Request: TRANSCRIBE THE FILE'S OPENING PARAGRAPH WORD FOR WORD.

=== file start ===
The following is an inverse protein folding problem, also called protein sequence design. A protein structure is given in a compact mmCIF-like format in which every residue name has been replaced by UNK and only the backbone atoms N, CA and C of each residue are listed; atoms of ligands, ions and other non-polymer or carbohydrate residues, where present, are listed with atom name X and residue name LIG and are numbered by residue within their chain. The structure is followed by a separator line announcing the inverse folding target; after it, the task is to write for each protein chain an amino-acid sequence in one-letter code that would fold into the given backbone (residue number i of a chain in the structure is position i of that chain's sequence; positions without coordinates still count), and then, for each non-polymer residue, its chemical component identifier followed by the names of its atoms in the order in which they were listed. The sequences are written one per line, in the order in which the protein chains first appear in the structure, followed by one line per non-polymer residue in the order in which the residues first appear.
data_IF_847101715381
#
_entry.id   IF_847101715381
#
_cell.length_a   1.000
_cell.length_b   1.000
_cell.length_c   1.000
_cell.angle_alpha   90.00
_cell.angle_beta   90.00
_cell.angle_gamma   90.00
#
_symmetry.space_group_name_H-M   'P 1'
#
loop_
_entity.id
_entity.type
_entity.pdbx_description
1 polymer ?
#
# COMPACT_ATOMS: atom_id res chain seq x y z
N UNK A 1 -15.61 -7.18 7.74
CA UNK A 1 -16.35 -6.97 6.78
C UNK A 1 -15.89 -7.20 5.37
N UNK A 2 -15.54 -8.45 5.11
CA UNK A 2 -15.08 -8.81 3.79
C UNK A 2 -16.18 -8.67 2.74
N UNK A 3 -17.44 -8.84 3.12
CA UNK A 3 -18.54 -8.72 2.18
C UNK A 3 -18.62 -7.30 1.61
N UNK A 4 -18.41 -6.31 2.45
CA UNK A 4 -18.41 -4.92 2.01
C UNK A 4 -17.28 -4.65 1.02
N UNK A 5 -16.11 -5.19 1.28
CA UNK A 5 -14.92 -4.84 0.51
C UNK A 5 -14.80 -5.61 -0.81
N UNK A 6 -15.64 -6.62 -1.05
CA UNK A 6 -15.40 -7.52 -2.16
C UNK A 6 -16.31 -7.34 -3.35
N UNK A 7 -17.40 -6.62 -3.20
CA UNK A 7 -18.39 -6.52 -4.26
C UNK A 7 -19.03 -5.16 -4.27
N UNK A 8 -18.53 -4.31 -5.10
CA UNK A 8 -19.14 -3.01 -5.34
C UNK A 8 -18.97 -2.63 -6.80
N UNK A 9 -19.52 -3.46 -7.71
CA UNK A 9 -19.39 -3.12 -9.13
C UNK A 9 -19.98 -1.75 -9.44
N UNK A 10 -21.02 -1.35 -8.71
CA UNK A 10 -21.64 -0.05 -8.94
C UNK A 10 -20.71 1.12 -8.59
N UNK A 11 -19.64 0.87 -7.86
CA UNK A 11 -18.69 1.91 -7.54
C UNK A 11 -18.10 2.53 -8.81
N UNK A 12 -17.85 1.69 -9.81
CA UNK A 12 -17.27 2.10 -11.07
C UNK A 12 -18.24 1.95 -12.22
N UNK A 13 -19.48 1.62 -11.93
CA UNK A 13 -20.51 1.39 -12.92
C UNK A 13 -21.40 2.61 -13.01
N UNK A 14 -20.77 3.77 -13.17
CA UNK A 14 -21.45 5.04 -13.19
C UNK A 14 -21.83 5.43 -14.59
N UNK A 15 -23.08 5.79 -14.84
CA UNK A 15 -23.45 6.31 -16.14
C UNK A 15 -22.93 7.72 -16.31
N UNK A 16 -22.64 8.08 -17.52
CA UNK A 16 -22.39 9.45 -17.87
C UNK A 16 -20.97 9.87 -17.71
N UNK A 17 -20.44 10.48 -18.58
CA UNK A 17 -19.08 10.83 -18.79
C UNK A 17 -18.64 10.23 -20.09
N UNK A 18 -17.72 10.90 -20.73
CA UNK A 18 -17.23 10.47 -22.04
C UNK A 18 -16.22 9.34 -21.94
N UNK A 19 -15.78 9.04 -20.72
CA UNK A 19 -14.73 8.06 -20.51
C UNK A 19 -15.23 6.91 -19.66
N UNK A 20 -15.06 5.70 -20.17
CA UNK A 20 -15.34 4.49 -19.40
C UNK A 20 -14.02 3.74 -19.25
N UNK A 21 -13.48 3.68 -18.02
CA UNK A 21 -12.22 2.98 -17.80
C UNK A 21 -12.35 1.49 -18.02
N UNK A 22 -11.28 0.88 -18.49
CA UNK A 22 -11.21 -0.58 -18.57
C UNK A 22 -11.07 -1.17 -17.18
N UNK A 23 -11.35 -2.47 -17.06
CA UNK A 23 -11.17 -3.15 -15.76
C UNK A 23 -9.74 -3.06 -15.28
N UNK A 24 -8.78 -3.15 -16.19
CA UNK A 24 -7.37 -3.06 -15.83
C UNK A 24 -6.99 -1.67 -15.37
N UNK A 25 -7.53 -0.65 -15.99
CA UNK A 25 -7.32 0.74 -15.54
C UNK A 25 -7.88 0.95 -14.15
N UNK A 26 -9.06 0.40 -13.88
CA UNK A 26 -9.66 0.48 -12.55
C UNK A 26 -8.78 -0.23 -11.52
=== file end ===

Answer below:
The following is an inverse protein folding problem, also called protein sequence design. A protein structure is given in a compact mmCIF-like format in which every residue name has been replaced by UNK and only the backbone atoms N, CA and C of each residue are listed; atoms of ligands, ions and other non-polymer or carbohydrate residues, where present, are listed with atom name X and residue name LIG and are numbered by residue within their chain. The structure is followed by a separator line announcing the inverse folding target; after it, the task is to write for each protein chain an amino-acid sequence in one-letter code that would fold into the given backbone (residue number i of a chain in the structure is position i of that chain's sequence; positions without coordinates still count), and then, for each non-polymer residue, its chemical component identifier followed by the names of its atoms in the order in which they were listed. The sequences are written one per line, in the order in which the protein chains first appear in the structure, followed by one line per non-polymer residue in the order in which the residues first appear.